- A pivotal role to play. Employers can help reverse the trend of rising early-onset cancer rates by expanding screenings to younger generations of employees.
- The benefits of early screenings. Implementing early screenings can have significant benefits for both individuals and organizations in terms of health outcomes and cost savings.
- Lower screening rates advised. The U.S. Preventive Services Task Force lowered the age of recommended first screenings for colon cancer to 45, and there is a 2023 draft recommendation to lower the age of first screening for breast cancer to 40.
- Benefits to both parties. Encouraging screenings at younger ages increases the likelihood of detecting health issues in their early stages, as this can result in substantial cost savings for both individuals and organizations.
As new research shows that younger people are increasingly being diagnosed with certain types of cancer, health experts say the push to include screenings at younger ages in employers’ healthcare offerings can have multiple benefits.
In a study published in JAMA Network Open, researchers discovered that cancers among people younger than 50 have increased slightly overall, with the largest increases among those ages 30 to 39, despite a decline in older populations.
The researchers analyzed data from more than 560,000 patients in the United States diagnosed between 2010 and 2019 with early-onset cancer — defined as cancers that affected people younger than 50, according to the Washington Post.
Overall, early-onset cancer diagnoses rose by nearly 1% during the study period to 56,468 patients, up from 56,051 patients in 2010. The trend was most pronounced in the 30-to-39 age group, with cases increasing about 19%.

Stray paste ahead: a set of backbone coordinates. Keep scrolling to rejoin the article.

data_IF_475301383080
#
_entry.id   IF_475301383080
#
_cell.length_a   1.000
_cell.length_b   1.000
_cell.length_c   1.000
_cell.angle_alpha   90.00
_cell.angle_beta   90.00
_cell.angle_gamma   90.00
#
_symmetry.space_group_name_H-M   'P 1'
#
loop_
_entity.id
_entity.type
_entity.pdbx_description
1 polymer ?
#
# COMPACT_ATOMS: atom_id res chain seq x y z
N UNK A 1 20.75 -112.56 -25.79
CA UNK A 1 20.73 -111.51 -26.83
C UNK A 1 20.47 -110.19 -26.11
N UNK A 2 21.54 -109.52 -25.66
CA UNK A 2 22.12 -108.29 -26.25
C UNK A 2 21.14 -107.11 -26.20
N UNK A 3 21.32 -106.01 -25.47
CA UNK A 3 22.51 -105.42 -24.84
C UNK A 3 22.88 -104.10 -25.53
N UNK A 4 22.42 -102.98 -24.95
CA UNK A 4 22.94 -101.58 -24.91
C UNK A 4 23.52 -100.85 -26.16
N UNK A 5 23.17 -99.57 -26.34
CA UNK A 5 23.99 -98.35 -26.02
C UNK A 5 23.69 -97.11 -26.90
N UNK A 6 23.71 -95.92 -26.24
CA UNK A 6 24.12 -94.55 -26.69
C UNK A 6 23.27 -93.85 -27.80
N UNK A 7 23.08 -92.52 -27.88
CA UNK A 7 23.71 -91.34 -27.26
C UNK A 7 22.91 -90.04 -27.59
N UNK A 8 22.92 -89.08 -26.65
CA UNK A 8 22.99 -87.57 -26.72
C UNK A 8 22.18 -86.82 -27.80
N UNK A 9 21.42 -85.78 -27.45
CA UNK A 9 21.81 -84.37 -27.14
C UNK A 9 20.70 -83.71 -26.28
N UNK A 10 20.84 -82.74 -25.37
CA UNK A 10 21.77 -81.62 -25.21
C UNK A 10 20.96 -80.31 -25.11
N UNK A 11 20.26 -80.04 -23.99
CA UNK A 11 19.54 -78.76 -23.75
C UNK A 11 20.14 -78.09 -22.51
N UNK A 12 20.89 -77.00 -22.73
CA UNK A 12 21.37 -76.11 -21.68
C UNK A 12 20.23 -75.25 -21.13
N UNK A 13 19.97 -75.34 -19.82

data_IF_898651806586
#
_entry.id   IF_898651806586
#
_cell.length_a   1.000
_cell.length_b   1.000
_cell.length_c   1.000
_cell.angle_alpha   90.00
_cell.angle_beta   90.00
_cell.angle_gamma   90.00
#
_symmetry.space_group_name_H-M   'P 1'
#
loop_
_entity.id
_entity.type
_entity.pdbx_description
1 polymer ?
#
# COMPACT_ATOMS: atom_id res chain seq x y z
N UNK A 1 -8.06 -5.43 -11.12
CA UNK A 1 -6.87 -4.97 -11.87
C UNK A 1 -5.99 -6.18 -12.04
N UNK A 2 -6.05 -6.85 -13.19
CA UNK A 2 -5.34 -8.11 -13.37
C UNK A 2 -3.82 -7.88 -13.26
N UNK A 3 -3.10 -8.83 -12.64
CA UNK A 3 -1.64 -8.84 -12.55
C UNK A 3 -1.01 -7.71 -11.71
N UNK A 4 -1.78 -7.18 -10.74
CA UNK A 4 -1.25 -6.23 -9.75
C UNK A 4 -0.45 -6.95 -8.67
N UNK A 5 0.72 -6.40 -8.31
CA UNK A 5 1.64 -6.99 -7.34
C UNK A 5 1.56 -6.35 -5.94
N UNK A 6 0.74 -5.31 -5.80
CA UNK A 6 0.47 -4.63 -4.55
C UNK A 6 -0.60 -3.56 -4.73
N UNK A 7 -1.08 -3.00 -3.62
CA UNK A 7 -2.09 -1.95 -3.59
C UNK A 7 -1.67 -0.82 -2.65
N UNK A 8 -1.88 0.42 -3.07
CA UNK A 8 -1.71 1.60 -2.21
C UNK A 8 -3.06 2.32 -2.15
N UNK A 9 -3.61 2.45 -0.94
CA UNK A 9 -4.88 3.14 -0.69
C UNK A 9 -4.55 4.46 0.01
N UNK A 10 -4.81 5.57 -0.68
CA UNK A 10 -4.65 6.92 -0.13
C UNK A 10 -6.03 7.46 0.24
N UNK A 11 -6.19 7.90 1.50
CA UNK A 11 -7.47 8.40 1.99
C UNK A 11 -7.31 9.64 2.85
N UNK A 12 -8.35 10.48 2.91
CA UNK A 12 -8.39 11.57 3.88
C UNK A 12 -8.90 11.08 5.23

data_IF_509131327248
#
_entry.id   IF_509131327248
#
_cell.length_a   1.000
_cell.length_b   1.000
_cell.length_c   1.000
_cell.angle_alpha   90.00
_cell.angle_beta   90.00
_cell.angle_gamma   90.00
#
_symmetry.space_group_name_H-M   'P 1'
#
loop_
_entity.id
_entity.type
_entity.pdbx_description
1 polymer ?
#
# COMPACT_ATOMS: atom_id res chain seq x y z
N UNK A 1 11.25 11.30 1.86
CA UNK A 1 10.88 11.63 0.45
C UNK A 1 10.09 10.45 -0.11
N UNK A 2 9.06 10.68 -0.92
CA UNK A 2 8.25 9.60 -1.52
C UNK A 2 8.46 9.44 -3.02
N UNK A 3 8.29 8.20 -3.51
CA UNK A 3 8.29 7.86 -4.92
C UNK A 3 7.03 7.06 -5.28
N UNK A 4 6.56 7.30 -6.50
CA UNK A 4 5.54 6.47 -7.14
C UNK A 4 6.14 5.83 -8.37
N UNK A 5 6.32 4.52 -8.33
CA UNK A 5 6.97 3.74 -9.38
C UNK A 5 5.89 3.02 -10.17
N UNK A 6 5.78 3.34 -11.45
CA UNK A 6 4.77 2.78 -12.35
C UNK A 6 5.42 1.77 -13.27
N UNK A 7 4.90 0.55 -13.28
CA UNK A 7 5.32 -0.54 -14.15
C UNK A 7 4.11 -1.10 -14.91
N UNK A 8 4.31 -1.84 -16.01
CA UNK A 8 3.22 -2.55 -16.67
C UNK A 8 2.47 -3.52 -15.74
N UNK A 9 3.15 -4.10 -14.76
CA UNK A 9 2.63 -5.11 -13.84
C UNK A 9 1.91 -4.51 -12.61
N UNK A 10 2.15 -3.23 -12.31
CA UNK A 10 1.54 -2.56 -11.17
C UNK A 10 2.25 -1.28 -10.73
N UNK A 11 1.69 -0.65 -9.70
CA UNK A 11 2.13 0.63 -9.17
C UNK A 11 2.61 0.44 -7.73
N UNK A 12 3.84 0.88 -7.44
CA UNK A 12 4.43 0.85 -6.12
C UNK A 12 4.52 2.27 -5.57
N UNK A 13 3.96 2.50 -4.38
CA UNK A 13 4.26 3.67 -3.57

There were also significant increases in certain types of cancer, with breast cancer accounting for the highest number of cancer cases in younger people, and increased about 8% over the 10-year period. Gastrointestinal cancers, including of the colon, appendix and bile duct, increased about 15% during that time.
‘Room for Improvement’
Employers may have a role to play in helping to reverse the troubling trend.
“Total rewards professionals should consider health plans that encourage and cover screenings at younger ages,” said Dan Schwabel, managing partner of Workplace Intelligence. “Implementing proactive health measures, such as early screenings, can have significant benefits for both individuals and organizations in terms of health outcomes, cost savings, and overall well-being.”
Encouraging screenings at younger ages increases the likelihood of detecting health issues in their early stages, he said, adding that catching health issues early can result in substantial cost savings for both individuals and organizations.
Currently, the Affordable Care Act requires that employer-sponsored health insurance plans cover (with no cost sharing) evidence-based screening for cancer, which includes breast, colorectal and cervical cancer screening in broad populations, and lung cancer screening in some smokers and former smokers, said Jeff Levin-Scherz, population health leader, health and benefits at WTW.